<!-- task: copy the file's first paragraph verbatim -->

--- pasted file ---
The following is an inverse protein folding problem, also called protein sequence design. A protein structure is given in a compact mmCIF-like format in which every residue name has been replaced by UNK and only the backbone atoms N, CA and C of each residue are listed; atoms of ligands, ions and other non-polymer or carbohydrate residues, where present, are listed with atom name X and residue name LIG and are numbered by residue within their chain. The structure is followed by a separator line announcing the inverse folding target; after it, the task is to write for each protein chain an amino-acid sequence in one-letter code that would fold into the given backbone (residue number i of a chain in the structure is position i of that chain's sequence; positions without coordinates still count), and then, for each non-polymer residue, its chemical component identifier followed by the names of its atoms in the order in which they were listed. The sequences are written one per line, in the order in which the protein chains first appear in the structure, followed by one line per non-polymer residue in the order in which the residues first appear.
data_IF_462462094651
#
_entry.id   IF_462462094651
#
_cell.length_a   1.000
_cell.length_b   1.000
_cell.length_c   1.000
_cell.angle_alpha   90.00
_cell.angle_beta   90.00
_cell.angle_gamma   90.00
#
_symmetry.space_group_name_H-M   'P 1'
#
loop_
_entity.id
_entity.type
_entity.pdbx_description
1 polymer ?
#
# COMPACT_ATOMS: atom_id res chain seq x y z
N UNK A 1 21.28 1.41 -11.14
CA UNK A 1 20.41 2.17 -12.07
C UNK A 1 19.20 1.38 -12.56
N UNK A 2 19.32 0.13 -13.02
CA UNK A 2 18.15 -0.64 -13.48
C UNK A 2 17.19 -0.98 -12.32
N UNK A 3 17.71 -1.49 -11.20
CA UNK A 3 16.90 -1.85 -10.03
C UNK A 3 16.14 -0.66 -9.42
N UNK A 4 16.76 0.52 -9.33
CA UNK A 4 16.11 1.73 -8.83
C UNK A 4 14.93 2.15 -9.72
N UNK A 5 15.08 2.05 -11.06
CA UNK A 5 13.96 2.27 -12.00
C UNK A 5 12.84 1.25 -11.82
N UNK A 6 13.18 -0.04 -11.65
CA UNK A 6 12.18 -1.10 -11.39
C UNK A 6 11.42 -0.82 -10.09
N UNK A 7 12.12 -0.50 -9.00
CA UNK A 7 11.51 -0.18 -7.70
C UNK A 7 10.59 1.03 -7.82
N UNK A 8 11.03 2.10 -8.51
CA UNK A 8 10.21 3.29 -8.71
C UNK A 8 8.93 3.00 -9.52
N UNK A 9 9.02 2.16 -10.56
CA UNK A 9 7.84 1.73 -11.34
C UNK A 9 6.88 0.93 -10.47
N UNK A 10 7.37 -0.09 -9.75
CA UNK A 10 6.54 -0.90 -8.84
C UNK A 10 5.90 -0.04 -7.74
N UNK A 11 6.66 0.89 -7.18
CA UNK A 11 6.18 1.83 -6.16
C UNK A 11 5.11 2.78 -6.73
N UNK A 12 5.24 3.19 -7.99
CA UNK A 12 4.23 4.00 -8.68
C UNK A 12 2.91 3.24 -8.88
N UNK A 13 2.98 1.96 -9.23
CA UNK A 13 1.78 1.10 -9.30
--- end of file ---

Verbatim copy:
The following is an inverse protein folding problem, also called protein sequence design. A protein structure is given in a compact mmCIF-like format in which every residue name has been replaced by UNK and only the backbone atoms N, CA and C of each residue are listed; atoms of ligands, ions and other non-polymer or carbohydrate residues, where present, are listed with atom name X and residue name LIG and are numbered by residue within their chain. The structure is followed by a separator line announcing the inverse folding target; after it, the task is to write for each protein chain an amino-acid sequence in one-letter code that would fold into the given backbone (residue number i of a chain in the structure is position i of that chain's sequence; positions without coordinates still count), and then, for each non-polymer residue, its chemical component identifier followed by the names of its atoms in the order in which they were listed. The sequences are written one per line, in the order in which the protein chains first appear in the structure, followed by one line per non-polymer residue in the order in which the residues first appear.